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Buick Rendezvous

I have a 2002 Buick Rendezvous with about 160,000 miles on it and has now had three (yes, 3) head gasket replacements at $1500 for each one. This seems to happen about every 50,000 miles, otherwise, it has been a good vehicle for me for the past 12 years. The car value is now about $1,500 so I really don’t want to keep pouring more money into it if it is going to just blow up on me next time the gasket goes bad. I don’t trust driving very far with it and I am frequently watching the temperature gauge. I have 3 questions:

  1. Have you heard of this happening with other Rendezvous with the 6 cylinder engine? If so, why was there not a recall?
  2. Do I keep it and forgo any driving vacations or do I give in and buy something more secure?
  3. What smaller sized and better mileage SUV would you recommend? (Ford Escape, Honda CRV, etc.)

I’d guess head gasket failures rarely cause recalls because it’s not a serious safety issue (you can usually get safely off the road before the car quits). My daughter put three head gaskets into a Cavalier. If you’ve lost confidence in the car, dump it. I drive Hondas, so I’d tend toward the CRV.

@insightfuls insight is correct. Recalls are only for safety issues.

As for the 3.4L V-6 needing a more head gaskets than normal, they do seem to have a reputation for that. That said, I have also seen lower intake manifold gaskets misdiagnosed as bad head gaskets when they leak oil into the coolant. Intake gaskets are A LOT easier and cheaper to replace than head gaskets. Pay an unscrupulous shop for head gaskets, and get intake manifold gaskets. It happens.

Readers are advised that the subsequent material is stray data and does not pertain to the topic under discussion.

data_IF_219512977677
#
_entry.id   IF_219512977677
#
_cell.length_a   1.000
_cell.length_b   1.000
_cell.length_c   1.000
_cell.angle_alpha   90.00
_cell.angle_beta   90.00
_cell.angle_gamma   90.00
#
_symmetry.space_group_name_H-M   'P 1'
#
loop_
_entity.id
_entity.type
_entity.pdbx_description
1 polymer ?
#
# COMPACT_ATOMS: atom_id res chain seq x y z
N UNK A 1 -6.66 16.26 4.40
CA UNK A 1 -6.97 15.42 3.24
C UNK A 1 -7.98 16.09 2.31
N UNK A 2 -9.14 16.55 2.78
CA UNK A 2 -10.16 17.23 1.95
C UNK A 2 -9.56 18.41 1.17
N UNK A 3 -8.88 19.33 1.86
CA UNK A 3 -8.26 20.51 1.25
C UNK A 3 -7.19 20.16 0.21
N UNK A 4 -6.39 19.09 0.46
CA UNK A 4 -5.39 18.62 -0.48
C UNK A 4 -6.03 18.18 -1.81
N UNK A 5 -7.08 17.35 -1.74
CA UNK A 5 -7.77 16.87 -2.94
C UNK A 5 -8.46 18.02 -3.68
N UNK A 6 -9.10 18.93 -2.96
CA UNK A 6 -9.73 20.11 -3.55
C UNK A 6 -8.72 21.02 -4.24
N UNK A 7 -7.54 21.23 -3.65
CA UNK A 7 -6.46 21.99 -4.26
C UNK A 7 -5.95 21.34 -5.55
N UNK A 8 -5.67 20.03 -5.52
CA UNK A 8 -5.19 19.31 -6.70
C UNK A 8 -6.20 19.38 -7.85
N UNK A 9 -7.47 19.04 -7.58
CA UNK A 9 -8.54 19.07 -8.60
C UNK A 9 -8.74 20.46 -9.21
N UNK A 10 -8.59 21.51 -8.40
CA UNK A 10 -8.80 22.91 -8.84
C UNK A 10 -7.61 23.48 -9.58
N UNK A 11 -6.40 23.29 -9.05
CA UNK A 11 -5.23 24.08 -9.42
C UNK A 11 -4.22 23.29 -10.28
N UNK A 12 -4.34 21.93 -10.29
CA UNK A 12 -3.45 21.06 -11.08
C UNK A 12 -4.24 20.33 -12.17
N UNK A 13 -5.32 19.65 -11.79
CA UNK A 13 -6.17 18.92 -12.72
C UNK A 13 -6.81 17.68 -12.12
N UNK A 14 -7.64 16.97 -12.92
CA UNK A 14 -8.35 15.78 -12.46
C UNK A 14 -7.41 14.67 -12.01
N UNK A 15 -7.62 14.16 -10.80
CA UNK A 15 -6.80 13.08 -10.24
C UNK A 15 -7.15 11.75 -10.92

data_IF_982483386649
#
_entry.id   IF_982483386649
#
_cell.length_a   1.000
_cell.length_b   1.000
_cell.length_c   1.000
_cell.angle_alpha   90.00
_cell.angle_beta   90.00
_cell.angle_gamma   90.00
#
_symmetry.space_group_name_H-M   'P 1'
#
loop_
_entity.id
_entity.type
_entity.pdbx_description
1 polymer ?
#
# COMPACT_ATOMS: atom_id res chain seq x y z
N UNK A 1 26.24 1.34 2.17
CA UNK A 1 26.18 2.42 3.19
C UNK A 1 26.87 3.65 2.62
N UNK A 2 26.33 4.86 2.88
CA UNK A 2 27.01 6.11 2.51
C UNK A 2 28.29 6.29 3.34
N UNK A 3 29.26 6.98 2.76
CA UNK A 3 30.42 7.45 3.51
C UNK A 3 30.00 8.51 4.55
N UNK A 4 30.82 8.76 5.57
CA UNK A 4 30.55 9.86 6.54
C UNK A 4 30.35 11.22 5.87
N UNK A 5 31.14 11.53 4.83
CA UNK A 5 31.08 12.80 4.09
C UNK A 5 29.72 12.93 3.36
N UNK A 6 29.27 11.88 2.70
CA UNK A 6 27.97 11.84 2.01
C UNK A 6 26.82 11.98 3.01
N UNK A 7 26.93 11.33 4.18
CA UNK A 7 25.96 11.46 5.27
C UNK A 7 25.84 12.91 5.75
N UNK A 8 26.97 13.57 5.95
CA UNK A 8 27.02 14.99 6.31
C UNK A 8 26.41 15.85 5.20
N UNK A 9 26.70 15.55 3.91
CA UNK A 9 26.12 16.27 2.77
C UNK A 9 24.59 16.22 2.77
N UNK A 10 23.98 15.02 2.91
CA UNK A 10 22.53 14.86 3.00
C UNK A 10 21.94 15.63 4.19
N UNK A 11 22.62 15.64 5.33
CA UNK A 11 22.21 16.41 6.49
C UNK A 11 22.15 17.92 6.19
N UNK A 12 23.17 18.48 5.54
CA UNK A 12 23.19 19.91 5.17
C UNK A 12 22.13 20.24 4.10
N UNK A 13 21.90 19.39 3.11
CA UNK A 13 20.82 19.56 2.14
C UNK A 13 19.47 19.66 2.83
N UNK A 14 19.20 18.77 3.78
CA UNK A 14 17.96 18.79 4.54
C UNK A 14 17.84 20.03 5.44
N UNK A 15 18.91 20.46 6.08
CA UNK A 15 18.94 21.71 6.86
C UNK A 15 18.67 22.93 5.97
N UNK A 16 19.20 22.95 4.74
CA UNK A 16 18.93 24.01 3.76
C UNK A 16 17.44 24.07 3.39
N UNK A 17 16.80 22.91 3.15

fyi, the intake manifold gasket problem is noted as Buick customer interest bulletin No.: 03-06-01-010C, 4.8.08. As mentioned above, if the symptom is oil/coolant mixing or leaks of oil and/or coolant to the outside, make sure the tech considers the intake manifold gasket being the culprit, before assuming the problem is caused by the head gasket.

To those out there experienced with this problem, what are the first tests pro’s would do to decide if it is a head gasket or an intake manifold gasket problem? Would you pressurize the cooling system and see where the air is leaking from? Compression tests? One difference I’d focus on in my DIY’er way of thinking is that head gaskets would often allow exhaust gas into the coolant, while an intake manifold gasket wouldn’t. So looking for air bubbles in the radiator coolant or chemical testing for exhaust gasses in the coolant?

Between the combustion chamber, coolant, oil, and exterior, a head gasket can fail six different ways (more if you count multiple failures).

What’s unclear is whether your 3 head gasket complaint means 3 pairs of head gaskets or one then the other followed by a failure of one of the two that was replaced. That could put a different spin on it.

If you mean 3 pairs then I’d say that the job was not done properly the first and second time.
This is all assuming the diagnosis was correct, etc, etc.

@GeorgeSanJose‌

Don’t take this the wrong way, but it’s humorous that you listed it as a “customer interest bulletin”

Technically speaking, it’s a technical service bulletin

And it’s really meant for the mechanic, not the customer

The customer has to pay money to log onto the GM website, to gain access to that information

perhaps I’m just a pessimist, but I know for a fact that manufacturers do not make it easy for the vehicle owners to access all the information out there. And why should they? Information is a commodity, which can be sold

If all the information was out there, free for everybody, many people . . . not just mechanics . . . might be out of a job

And it’s also possible some people with no experience or training would overestimate their abilities and get themselves into a bind

Point taken @db4690 … tho a summary of this particular info is available to anyone via the internet.

Yup

It’s available for the masses, because some kind person went to the trouble of posting it

And I’m wondering how that person got access to the website, in the first place. Perhaps they work at a GM dealer, or perhaps they actually paid to access the website

The bottom line is, that . . . if you go back far enough . . . that information wasn’t free

Somebody bought and paid for it, in some way or form